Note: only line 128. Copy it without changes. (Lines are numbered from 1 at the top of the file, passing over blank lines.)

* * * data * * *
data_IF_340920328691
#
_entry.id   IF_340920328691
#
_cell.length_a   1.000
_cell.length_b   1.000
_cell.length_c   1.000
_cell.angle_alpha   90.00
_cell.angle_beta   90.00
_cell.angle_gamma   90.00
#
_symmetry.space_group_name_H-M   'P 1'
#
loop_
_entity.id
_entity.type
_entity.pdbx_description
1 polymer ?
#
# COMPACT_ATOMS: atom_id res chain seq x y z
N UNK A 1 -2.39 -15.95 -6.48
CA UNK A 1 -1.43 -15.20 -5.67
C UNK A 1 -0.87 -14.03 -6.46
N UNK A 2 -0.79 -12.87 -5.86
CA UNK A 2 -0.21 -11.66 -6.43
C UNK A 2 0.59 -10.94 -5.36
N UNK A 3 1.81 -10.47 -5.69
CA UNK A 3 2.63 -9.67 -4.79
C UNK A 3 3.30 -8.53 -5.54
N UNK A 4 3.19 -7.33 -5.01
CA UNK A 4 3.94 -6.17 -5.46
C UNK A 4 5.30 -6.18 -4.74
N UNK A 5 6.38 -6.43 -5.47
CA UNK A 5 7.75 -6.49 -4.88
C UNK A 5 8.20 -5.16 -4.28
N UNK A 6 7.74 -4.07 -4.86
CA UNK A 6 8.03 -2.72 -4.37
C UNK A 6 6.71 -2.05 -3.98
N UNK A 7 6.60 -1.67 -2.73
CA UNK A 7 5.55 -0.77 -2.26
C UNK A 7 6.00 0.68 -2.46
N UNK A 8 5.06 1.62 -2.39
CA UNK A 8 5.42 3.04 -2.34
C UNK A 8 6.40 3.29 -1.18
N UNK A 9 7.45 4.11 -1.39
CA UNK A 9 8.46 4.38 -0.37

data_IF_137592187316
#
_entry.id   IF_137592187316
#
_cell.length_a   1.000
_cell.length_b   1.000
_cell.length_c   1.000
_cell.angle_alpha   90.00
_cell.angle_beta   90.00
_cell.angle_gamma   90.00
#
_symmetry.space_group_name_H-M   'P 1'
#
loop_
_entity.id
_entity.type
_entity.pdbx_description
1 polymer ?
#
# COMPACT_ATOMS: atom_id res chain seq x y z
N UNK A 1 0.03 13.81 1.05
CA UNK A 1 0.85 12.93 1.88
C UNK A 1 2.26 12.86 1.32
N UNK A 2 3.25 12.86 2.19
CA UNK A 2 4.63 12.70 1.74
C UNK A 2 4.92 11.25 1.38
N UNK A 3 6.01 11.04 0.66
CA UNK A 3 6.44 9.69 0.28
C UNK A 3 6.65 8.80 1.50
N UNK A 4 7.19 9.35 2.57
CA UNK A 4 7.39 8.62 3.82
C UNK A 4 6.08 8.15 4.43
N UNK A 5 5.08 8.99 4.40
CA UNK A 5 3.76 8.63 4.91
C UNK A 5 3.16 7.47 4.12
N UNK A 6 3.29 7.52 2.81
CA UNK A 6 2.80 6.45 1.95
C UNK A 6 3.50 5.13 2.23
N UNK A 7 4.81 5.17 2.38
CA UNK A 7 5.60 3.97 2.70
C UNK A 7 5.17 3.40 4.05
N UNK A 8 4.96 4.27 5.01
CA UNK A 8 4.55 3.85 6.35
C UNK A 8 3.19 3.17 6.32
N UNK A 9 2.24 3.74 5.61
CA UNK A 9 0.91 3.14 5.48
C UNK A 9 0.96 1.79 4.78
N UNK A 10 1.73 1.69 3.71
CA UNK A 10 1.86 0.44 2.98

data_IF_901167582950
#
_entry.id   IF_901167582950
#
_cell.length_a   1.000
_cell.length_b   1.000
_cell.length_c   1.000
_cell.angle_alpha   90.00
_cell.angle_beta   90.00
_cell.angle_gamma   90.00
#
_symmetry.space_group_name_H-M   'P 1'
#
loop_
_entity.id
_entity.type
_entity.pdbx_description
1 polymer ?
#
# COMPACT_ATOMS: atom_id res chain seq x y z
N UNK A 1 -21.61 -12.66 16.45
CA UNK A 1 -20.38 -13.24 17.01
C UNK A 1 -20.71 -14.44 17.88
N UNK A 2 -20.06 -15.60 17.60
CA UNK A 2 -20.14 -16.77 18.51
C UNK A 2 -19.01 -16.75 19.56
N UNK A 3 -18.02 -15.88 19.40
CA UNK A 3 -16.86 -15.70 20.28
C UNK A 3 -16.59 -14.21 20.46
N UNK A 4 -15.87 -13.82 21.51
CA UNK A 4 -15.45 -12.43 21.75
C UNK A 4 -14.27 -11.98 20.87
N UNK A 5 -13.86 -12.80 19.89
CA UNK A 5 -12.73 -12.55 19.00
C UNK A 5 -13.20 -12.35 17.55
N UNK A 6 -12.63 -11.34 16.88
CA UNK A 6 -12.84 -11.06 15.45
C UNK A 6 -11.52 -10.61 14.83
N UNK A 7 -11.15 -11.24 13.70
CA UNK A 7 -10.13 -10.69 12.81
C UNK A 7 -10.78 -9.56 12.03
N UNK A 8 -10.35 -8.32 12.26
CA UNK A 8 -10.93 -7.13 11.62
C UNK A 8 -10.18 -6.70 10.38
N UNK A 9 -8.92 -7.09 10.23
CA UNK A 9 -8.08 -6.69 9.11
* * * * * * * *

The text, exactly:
N UNK A 5 -13.86 -12.80 19.89